Steel Wheels & Rubber Tyres Vol 4


This book sees the final instalment of the late Geoffrey Hilditch's autobiography. It follows the same layout and format as the third volume produced by Venture Publications and focuses on the later part of his working life including time working in Whitehall, Aberdare, Drawlane Leicester and Oldham.

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Steel Wheels & Rubber Tyres Vol 4

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Hilditch - The Final Memoir Review by Stephen Morris - Buses
Those who read the first three parts of Geoffrey Hilditch's autobiography, recalling a career in transport that began as a childhood interest, peaked when he was general manager of municipal undertakings in Great Yarmouth, Halifax and Leicester and ended in 1999 with the sale of an independent operator, will have waited eagerly for this final part. Like the third part, it is published posthumously, as Hilditch died in June 2014, aged 88.
It covers his departure from Leicester in August 1984, subsequent roles with the Department of Transport, Cynon Valley Transport, Drawlane Transport and then back with Leicester Citybus for its final years in municipal ownership. An account—like the earlier ones — that he tells very much from his own perspective with the aid of a daily diary.
The government post was bus operations advisor, helping civil servants turn Nicholas Ridley's Transport Bill into the Transport Act 1985 that deregulated and partially privatised the industry, and turned municipal undertakings into arms length companies. Before taking this job, he says he received 'a very positive no' to his question of whether the government was trying to end municipal bus operation and 'I never saw anything in my time at Marsham Street [the department's London headquarters] to suggest that this was not the truth'. However, nearly 30 years on, he greatly regretted the demise of most municipals, the loss of the career opportunities they offered and their ability to deliver quality services at modest fares.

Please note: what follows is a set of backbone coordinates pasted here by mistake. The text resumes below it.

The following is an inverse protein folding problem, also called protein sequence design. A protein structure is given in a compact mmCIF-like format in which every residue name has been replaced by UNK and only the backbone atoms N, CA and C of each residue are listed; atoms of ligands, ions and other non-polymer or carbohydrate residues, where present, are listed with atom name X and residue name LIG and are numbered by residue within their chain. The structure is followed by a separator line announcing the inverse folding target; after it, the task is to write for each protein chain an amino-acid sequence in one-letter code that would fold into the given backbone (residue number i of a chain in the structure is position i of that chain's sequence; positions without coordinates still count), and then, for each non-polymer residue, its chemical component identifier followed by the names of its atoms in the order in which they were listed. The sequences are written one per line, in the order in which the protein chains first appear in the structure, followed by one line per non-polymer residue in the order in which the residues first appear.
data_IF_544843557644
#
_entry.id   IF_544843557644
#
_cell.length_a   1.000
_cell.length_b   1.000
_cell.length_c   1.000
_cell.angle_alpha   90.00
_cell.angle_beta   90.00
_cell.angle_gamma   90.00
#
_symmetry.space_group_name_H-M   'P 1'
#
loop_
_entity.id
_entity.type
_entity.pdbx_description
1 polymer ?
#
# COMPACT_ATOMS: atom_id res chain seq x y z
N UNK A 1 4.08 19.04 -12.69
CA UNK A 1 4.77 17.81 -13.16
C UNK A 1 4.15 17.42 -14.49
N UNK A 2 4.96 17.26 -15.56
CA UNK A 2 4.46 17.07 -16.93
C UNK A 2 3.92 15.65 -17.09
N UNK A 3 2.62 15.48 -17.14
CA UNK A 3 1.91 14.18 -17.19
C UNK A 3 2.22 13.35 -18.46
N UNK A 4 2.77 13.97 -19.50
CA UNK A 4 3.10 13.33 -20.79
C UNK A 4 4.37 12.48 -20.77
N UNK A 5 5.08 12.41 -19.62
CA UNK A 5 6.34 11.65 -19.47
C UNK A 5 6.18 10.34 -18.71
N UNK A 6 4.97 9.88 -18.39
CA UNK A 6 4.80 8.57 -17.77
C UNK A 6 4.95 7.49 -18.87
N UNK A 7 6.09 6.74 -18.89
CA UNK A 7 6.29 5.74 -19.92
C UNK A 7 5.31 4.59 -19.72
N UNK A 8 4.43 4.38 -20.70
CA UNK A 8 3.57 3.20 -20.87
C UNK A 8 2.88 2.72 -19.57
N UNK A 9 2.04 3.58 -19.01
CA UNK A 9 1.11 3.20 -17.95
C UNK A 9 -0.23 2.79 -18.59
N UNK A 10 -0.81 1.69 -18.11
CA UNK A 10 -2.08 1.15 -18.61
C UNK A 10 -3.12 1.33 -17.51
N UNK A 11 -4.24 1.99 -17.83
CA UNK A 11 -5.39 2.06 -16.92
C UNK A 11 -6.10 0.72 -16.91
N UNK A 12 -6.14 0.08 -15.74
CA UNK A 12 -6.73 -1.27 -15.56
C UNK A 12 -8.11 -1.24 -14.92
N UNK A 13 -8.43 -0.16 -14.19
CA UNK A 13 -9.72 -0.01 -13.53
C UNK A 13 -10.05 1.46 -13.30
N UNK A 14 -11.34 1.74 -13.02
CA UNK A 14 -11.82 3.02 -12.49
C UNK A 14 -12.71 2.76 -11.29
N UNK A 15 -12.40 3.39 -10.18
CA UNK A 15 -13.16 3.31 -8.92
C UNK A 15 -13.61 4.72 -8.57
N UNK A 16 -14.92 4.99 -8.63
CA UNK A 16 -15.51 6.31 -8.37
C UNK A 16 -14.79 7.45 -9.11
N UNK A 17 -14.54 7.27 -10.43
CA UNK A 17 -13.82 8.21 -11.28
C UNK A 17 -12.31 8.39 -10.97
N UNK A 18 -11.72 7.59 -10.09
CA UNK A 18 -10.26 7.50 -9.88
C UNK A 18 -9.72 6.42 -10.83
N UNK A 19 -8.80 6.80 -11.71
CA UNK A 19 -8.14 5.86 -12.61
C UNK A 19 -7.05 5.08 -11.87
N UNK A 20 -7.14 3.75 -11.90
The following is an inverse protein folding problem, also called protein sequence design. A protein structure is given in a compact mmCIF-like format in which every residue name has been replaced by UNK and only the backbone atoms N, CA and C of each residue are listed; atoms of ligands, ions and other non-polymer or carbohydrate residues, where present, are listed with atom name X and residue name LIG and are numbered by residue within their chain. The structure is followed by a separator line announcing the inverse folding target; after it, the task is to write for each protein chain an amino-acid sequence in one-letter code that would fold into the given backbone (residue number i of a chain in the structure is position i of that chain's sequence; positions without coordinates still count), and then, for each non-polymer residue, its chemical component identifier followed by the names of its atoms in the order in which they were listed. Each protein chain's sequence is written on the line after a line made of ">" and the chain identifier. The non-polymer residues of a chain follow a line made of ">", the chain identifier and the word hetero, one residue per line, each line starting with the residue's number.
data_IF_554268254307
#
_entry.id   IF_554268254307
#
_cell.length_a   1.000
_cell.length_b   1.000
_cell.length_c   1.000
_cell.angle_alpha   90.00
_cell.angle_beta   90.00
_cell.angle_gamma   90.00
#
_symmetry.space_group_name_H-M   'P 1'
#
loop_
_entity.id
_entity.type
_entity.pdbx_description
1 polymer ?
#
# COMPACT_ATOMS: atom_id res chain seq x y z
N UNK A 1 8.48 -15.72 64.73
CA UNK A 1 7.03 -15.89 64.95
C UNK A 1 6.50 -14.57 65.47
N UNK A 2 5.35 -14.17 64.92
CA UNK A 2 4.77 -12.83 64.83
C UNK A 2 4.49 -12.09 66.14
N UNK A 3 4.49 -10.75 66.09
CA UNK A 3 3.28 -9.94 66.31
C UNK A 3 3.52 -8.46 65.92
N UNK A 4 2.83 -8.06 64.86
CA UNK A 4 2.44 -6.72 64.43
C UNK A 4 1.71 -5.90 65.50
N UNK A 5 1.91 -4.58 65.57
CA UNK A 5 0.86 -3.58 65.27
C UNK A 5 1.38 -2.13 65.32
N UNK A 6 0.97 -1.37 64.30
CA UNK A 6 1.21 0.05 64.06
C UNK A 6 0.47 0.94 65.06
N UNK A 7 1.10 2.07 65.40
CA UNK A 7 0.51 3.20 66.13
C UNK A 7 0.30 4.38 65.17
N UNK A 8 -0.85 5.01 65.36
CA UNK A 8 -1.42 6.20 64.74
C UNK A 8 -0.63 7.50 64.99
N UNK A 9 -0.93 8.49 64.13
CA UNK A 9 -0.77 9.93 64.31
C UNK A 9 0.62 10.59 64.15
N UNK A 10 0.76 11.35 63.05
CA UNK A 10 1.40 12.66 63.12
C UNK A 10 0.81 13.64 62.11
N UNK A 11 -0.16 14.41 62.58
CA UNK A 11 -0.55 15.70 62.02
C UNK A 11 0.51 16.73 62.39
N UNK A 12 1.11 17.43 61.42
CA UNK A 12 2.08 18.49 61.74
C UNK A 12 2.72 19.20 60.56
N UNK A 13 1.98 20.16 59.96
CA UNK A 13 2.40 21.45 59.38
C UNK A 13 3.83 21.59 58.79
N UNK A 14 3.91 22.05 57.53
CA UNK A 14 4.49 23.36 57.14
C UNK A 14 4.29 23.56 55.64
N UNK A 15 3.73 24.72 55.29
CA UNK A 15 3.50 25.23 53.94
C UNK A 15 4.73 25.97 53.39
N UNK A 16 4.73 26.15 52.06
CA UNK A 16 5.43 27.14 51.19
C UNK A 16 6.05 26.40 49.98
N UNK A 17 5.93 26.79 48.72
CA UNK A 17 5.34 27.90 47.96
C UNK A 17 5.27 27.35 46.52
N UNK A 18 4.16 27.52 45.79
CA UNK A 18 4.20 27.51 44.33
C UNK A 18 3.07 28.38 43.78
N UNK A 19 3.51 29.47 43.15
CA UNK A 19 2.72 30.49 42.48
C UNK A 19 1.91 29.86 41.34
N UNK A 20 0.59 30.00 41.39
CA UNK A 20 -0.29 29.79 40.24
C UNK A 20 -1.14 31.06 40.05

Once the Act became law, he spent much of his time reviewing the municipal companies' business plans and in the course of this work, in July 1986, was invited to Aberdare where the 36-vehicle Cynan Valley undertaking was wrestling with the added handicap that both the general manager and deputy were on long-term sick leave.
Hilditch recommended that the council recruit one of the many managers taking early retirement at this time and, aged 61, was persuaded that he would be that man, and was prepared to stay until he turned 65. He gave the cream and red fleet a radical makeover to stand out against National Welsh, reviving the cream, green and orange once found in Halifax.
He had some of the vehicles refurbished by Southend Transport, where his son Christopher was engineering director, and diversified into running coaches, as he had done earlier in Halifax and Leicester.
His stay was short, as an approach from an intermediary put him in touch with Ray McEnhill, whose Endless Holdings was based in a street of the same name in Salisbury and who had a proposition for Hilditch. Highly sceptical, he nonetheless agreed to meet up, learnt that Endless had interests in air conditioning and oxygen systems and had bid unsuccessfully for the National Bus Company's regional engineering subsidiaries. This had whetted McEnhill's interest in buying NBC operating companies, for which he had secured backing from an American bank, but he needed a transport professional on his team. Hilditch started in a part-time capacity, before leaving Cynon Valley to take up the full-time role of group managing director with Endless, which soon renamed the bus side as Drawlane Transport.
In July 1987 it acquired Shamrock & Rambler, a coach operation also running Charlie's Cars-branded minibuses in Bournemouth and Poole, followed by Midland Red North, London Country South West and North Western Road Car over the first three months of 1988.
He says it considered bidding for Southern National and North Devon, but 'there were too many empty miles between Weymouth and Taunton and North Devon'. He took a similar view of Crosville Wales, judging there to be 'too many dead miles with plenty of sheep but few potential bus passengers'.
The first wave of consolidation from 1989 saw Drawlane buy the English end of Crosville from ATL Holdings and Midland Fox from a joint management/Stevensons of Uttoxeter team.